Sunday, January 27, 2013

2013 Speakers Program @ Special Collections

To follow up on our 2012 Centennial Speakers Program, the Special Collections Library has assembled a new series of presentations on historic Spanish neighborhoods for 2013. Presentations are scheduled on the second Saturday of the month in Botts Hall, 10:30 a.m. to 12:00 p.m.

We are pleased to partner with Oasis-Albuquerque to bring these events to a wider audience.  We are also indebted to the Bureau of Reclamation, Upper Colorado Region, Albuquerque Area Office, for the tremendous maps and graphics. 

 The year-long series describes the settlers, history, culture, and identity of the original Spanish settlements from North to South along the Rio Grande and how those local identities differ from and complement our contemporary notion of “Albuquerque”. Each speaker will offer a brief history of the neighborhood, its geography, genealogy,land grants, and culture. Presenters are familiar with their specific neighborhoods, and some are descendants of Alburquerque founders.

Brian Luna Lucero, the Digital Repository Assistant at the Center for Digital Research and Scholarship at Columbia University, gave the first presentation on January 12th. While he was compiling oral histories, Luna Lucero noticed different ways people from the area now thought of as Albuquerque identified their hometown. His interested culminated in an article, "Old Towns Challenged by the Boom Town: The Villages of the Middle Rio Grande Valley and the Albuquerque Tricentennial,"[ New Mexico Historical Review 82, no.1 (Winter 2007): 37-69].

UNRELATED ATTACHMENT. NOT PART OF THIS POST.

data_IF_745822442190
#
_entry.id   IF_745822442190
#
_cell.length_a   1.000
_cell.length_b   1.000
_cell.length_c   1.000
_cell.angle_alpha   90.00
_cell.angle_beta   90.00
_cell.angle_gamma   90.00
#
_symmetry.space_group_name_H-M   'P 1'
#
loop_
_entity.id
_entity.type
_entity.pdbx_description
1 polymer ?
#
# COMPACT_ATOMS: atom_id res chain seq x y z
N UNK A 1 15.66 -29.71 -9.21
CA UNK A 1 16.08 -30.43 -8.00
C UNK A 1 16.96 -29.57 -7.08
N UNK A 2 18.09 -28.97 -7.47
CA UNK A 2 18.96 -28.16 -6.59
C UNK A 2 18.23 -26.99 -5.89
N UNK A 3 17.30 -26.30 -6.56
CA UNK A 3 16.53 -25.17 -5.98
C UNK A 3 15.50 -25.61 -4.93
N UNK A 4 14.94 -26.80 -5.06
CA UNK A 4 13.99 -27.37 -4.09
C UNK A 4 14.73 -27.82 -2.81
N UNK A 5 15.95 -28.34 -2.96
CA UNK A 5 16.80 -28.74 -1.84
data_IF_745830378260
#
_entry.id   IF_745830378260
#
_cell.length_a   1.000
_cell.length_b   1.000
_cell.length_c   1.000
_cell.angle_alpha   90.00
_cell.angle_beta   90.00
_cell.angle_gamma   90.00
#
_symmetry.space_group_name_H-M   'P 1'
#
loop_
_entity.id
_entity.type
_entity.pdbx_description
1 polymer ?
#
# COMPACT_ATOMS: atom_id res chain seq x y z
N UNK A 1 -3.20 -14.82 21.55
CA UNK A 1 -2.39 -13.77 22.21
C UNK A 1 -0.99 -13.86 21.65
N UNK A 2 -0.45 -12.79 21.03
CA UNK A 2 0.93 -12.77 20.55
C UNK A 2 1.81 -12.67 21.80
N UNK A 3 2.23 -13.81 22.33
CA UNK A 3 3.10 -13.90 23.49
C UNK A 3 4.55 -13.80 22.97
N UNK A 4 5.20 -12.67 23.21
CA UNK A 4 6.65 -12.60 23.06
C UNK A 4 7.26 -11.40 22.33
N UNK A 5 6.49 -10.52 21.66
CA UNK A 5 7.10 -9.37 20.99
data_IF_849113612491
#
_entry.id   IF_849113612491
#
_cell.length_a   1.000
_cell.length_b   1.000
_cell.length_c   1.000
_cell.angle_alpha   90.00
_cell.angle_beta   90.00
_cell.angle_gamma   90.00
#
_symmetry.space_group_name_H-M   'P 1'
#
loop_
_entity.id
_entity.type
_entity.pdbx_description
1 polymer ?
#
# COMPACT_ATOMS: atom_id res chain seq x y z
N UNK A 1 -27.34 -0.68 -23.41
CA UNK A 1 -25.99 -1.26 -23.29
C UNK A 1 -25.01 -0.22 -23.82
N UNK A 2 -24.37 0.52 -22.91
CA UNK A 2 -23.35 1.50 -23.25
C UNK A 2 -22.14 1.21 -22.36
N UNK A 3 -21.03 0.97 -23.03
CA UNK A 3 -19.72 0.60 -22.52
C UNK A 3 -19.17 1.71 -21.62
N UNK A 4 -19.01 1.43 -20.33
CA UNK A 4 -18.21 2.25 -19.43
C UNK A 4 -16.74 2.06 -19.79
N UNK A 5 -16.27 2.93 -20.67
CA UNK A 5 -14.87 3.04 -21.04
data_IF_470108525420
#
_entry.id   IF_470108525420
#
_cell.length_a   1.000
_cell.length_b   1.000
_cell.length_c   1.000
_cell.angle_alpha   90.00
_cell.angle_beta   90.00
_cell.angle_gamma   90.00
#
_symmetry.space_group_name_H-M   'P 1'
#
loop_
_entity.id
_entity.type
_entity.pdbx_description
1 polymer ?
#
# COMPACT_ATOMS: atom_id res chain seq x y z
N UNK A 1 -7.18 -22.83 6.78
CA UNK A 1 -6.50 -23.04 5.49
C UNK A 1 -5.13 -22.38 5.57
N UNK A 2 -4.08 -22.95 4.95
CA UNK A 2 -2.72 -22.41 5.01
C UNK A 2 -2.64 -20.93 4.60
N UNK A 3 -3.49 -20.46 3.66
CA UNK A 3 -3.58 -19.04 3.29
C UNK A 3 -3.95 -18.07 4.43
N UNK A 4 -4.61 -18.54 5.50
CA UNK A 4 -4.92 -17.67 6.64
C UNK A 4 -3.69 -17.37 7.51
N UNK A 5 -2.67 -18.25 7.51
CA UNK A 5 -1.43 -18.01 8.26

Luna Lucero’s thesis is that the New Town of Albuquerque that developed as a result of the railroad’s arrival in 1880 is not identical to the Villa de Alburquerque that was founded in 1706. The evidence he finds in baptismal records, census records, post office records, histories, and interviews makes a compelling argument that Albuquerque’s New Town boom initially had little impact on Alburquerque’s Old Town tradition, population, and economy or its linguistic and cultural identity. “Old Town” wasn’t annexed to “New Town” until 1949, arguably the birth of the political and geographic entity celebrated in the 2006 Tricentennial. 

Mary Davis continues the series at Special Collections on February 9th with her presentation on Corrales. Future topics include: Ranchos de Alburquerque; Alburquerque 1540-1846; Barelas; and Los Padillas y Pajarito.  For a complete program listing, visit the schedule guide. A printable version of the schedule is included, as well as some fascinating maps.

You can find more items about Alburquerque in the library catalog. Special Collections also has vertical files about many Albuquerque neighborhoods, such as South Valley, Los Griegos, Martineztown, and Huning Highlands, for use within the library. Vertical files include miscellaneous clippings, photos, and brochures.

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